Who dies as a result of Macbeth's latest decree? Why are these murders more horrific than the previous one?

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favoritethings eNotes educator| Certified Educator

After Macbeth murders Duncan, he experiences a great deal of guilt, and he worries quite a bit about the consequences of his action. Once he has become king, however, he realizes that he is still not happy because he doesn't feel secure in his position: the Weird Sisters promised that Banquo's issue would be kings. Macbeth says, "To be thus is nothing / But to be safely thus" (3.1.52-53). In order to be "safely thus," he orders the murders of Banquo and his son Fleance. This is more horrific than Duncan's murder (which takes place off-stage) because it involves the attempted murder of a child and because it happens on stage, in full view of the audience. To watch a murder on stage is far more horrifying than it is to only hear about a character committing a murder.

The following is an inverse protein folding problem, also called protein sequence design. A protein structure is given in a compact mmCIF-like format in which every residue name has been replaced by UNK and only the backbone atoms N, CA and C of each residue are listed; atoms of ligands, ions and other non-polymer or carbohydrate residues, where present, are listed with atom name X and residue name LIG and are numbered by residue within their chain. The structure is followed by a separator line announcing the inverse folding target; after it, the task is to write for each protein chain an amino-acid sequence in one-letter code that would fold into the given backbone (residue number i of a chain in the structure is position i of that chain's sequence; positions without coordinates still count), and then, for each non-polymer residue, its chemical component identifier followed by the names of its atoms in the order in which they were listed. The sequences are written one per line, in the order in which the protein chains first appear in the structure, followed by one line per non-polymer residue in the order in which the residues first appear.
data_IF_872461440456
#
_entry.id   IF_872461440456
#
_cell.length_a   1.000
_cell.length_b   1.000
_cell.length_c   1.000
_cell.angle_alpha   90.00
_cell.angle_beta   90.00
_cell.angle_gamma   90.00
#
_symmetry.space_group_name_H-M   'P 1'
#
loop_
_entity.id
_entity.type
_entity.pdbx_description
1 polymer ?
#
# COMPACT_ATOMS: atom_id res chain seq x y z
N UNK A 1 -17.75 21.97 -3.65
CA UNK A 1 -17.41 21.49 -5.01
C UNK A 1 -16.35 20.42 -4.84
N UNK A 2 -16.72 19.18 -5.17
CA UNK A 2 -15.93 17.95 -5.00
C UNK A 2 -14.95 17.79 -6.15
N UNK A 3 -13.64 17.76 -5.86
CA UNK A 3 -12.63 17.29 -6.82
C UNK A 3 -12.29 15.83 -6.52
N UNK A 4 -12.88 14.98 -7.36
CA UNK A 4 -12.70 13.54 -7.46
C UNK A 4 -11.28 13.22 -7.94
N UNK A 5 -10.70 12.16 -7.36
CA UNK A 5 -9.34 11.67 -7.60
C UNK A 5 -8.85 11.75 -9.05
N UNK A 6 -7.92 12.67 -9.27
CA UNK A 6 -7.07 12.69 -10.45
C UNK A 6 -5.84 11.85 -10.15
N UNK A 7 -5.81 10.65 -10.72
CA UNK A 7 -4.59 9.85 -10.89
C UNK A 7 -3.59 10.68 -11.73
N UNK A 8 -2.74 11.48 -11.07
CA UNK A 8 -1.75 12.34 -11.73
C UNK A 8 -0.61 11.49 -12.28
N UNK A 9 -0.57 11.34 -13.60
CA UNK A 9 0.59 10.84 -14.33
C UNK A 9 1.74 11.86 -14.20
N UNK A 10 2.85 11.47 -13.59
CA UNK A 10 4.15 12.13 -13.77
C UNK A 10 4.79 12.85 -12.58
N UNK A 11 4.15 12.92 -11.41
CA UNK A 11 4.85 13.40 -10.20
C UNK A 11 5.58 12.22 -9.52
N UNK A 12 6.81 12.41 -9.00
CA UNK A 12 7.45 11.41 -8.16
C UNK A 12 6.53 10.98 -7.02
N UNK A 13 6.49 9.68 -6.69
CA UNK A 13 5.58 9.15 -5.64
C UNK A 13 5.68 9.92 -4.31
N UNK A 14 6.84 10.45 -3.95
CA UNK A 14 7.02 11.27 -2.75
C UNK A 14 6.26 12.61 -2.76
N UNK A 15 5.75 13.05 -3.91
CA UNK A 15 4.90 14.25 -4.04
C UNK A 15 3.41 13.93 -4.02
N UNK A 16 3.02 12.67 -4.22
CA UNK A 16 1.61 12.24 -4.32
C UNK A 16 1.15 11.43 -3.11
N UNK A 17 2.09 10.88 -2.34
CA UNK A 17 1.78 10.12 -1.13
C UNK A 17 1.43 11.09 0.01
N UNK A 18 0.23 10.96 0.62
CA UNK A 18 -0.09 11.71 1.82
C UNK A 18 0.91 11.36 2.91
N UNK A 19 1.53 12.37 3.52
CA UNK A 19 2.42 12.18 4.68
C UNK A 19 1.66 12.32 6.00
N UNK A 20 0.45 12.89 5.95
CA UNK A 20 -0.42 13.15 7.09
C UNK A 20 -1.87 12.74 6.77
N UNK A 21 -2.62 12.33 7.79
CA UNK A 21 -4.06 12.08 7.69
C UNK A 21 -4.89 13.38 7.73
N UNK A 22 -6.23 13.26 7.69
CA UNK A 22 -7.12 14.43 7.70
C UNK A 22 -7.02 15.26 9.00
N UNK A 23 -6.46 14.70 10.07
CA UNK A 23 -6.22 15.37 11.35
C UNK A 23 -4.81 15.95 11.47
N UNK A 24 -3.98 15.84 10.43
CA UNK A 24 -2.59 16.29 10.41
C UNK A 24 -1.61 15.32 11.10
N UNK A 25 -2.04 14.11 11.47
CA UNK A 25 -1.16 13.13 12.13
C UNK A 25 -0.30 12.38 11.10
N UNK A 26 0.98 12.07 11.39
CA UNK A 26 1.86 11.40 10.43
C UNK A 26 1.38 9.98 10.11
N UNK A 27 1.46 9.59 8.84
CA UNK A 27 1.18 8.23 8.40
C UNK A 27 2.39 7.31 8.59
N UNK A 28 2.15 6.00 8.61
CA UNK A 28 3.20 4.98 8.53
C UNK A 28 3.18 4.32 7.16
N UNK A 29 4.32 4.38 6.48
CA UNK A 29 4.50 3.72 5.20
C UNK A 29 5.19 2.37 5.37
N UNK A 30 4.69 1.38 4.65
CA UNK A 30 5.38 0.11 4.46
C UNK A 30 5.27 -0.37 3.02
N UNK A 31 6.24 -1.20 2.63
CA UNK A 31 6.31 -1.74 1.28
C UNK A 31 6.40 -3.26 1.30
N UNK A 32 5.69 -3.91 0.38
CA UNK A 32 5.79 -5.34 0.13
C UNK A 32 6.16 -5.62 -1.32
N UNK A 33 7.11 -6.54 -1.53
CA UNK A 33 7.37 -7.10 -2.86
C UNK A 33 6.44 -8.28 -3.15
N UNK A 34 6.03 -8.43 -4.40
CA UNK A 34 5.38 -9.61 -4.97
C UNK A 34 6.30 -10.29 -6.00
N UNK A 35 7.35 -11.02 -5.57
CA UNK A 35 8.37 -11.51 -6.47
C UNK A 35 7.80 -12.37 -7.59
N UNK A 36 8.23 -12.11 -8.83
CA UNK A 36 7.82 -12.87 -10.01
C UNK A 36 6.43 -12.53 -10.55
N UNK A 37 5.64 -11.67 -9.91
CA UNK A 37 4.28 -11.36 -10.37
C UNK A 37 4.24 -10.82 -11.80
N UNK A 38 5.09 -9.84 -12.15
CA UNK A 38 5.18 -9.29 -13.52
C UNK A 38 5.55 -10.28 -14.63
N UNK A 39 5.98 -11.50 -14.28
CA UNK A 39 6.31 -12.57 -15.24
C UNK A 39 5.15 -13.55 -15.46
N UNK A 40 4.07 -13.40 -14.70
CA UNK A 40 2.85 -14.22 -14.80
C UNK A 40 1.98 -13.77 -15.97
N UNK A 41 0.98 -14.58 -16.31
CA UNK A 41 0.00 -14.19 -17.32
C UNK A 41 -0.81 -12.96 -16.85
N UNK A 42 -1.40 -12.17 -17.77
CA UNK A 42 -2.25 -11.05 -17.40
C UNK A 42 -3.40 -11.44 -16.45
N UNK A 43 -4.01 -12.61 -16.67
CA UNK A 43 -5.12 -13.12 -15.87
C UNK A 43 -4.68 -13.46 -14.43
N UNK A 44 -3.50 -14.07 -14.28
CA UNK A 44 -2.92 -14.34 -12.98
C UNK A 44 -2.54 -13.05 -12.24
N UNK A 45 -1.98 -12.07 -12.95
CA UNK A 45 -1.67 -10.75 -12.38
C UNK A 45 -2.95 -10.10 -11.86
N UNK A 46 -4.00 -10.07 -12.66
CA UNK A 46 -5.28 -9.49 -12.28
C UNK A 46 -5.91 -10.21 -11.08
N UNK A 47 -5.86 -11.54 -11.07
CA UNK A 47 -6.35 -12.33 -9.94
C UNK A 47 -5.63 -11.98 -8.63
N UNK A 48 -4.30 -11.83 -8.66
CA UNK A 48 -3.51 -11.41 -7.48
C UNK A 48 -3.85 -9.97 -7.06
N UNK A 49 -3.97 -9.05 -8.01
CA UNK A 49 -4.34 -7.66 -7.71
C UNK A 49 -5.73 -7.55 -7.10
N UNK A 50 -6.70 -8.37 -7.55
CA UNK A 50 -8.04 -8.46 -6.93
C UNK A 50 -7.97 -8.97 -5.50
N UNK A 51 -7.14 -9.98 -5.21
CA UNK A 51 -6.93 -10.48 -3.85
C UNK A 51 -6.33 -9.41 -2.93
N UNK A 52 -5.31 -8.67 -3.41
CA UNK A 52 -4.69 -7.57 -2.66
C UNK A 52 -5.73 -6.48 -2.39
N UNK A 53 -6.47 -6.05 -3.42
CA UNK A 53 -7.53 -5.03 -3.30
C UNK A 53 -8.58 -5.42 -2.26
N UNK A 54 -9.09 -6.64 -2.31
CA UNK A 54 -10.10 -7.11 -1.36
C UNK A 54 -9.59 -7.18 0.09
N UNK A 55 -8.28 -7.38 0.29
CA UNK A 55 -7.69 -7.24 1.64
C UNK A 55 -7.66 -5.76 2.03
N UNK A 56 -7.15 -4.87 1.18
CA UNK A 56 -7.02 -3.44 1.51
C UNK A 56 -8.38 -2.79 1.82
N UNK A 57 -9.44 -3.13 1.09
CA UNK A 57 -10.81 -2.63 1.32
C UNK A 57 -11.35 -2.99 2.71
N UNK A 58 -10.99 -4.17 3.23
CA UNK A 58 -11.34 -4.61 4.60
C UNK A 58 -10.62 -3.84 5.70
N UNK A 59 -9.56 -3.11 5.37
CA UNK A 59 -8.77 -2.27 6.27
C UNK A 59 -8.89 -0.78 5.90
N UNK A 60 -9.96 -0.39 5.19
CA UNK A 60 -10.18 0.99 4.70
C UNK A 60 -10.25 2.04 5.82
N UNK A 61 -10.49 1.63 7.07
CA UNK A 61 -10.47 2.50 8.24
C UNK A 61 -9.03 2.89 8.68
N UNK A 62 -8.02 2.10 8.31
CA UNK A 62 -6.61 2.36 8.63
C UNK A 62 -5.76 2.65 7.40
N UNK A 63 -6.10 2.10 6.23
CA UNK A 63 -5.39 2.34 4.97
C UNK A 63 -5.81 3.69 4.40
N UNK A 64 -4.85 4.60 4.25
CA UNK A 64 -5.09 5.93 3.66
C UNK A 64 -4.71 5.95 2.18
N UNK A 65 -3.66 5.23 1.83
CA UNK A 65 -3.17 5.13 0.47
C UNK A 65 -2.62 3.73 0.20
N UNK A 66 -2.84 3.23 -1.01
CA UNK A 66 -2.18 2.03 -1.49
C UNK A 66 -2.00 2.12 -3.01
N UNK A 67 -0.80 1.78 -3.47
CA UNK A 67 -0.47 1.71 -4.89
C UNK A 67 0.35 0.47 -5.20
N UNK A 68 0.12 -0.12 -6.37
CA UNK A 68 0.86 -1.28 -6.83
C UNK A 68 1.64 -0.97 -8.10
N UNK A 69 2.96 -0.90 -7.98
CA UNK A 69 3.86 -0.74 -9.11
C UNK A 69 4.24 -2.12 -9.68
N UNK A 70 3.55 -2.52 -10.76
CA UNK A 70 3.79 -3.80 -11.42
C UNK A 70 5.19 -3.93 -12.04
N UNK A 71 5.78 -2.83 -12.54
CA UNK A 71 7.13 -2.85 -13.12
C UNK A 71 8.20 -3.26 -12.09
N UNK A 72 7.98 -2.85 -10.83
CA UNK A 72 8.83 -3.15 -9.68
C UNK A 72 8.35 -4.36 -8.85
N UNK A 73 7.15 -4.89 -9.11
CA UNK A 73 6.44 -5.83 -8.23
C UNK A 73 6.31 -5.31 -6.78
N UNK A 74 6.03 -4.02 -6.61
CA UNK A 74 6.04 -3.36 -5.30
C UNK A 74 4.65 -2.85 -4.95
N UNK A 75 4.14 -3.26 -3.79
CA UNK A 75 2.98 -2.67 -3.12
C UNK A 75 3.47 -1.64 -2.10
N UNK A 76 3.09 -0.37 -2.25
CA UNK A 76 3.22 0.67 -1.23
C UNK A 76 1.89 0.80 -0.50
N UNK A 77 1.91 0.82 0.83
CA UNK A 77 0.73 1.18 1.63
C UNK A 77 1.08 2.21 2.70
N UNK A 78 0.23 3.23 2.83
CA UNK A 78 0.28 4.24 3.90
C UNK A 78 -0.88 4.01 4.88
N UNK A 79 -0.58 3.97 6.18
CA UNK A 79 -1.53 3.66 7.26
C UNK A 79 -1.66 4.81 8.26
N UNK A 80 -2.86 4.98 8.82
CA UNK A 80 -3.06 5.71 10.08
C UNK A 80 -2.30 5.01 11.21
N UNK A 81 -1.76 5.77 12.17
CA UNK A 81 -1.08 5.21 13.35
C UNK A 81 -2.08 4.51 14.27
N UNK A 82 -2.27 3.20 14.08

Furthermore, when Macbeth learns that Macduff has fled Scotland and is out of his reach, he determines to kill his family: Macduff's wife, children, and even his servants. These are the most horrifying murders of the play because they happen on stage, they include the murder of an innocent mother and her babes, and because Macbeth has absolutely nothing to gain by it. He killed Duncan to get the crown; he ordered Banquo's murder to try to secure his position; however, there is no real reason for Macbeth to kill Macduff's family other than to be cruel and display his power.